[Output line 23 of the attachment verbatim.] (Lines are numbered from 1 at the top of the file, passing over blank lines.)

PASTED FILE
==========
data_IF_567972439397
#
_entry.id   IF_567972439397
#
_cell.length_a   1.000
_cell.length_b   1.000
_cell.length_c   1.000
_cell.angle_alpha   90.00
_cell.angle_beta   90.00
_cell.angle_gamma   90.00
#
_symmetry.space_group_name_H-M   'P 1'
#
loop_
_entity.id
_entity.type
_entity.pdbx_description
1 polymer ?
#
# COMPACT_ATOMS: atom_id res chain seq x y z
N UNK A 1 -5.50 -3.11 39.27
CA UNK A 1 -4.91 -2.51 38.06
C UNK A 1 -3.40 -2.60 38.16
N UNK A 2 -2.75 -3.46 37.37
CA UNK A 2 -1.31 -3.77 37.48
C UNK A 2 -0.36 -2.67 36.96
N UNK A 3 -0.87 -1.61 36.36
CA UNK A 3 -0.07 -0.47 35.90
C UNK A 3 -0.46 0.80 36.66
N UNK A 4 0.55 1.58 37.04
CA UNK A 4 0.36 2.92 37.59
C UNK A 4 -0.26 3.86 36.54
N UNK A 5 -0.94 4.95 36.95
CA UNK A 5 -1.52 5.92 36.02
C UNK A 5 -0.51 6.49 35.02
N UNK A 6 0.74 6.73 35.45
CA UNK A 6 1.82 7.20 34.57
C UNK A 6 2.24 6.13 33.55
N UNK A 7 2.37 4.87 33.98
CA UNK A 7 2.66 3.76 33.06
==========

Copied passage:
C UNK A 1 -3.40 -2.60 38.16